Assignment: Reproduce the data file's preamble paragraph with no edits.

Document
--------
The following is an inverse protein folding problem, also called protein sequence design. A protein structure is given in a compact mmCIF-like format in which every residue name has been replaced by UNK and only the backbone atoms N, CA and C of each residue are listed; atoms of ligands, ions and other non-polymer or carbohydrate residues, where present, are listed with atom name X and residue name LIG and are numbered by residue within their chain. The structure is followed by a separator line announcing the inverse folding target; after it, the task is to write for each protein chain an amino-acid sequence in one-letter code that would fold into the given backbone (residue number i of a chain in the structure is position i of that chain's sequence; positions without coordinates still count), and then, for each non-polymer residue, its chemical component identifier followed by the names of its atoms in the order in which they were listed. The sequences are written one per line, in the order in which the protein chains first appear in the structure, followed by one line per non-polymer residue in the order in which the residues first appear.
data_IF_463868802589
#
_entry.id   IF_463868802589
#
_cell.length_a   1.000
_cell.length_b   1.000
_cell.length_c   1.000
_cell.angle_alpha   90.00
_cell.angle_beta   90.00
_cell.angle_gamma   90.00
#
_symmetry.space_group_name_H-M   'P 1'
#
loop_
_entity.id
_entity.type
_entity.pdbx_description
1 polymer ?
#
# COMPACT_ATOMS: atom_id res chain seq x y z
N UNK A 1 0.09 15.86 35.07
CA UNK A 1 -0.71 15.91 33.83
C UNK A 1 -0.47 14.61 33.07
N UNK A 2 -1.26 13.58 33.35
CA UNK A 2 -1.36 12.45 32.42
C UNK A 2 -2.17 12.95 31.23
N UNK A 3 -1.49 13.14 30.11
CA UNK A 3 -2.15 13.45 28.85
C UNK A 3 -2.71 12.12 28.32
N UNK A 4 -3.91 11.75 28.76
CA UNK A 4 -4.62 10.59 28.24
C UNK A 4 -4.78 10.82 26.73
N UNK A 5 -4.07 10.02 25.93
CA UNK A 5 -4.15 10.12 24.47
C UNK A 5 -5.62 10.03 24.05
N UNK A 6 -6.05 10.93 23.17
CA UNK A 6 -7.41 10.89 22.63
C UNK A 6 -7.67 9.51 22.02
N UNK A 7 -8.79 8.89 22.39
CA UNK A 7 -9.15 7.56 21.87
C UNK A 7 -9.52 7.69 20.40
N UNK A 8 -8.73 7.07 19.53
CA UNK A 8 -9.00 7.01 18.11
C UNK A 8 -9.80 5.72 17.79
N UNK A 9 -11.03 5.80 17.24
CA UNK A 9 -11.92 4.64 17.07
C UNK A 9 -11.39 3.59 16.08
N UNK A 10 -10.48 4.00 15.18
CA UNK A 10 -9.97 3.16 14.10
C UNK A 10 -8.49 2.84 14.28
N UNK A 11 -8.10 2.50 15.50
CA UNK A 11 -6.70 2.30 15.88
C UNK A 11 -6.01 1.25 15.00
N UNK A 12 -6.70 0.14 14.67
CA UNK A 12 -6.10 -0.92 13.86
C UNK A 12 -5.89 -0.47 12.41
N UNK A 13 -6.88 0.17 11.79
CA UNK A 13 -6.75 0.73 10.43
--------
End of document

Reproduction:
The following is an inverse protein folding problem, also called protein sequence design. A protein structure is given in a compact mmCIF-like format in which every residue name has been replaced by UNK and only the backbone atoms N, CA and C of each residue are listed; atoms of ligands, ions and other non-polymer or carbohydrate residues, where present, are listed with atom name X and residue name LIG and are numbered by residue within their chain. The structure is followed by a separator line announcing the inverse folding target; after it, the task is to write for each protein chain an amino-acid sequence in one-letter code that would fold into the given backbone (residue number i of a chain in the structure is position i of that chain's sequence; positions without coordinates still count), and then, for each non-polymer residue, its chemical component identifier followed by the names of its atoms in the order in which they were listed. The sequences are written one per line, in the order in which the protein chains first appear in the structure, followed by one line per non-polymer residue in the order in which the residues first appear.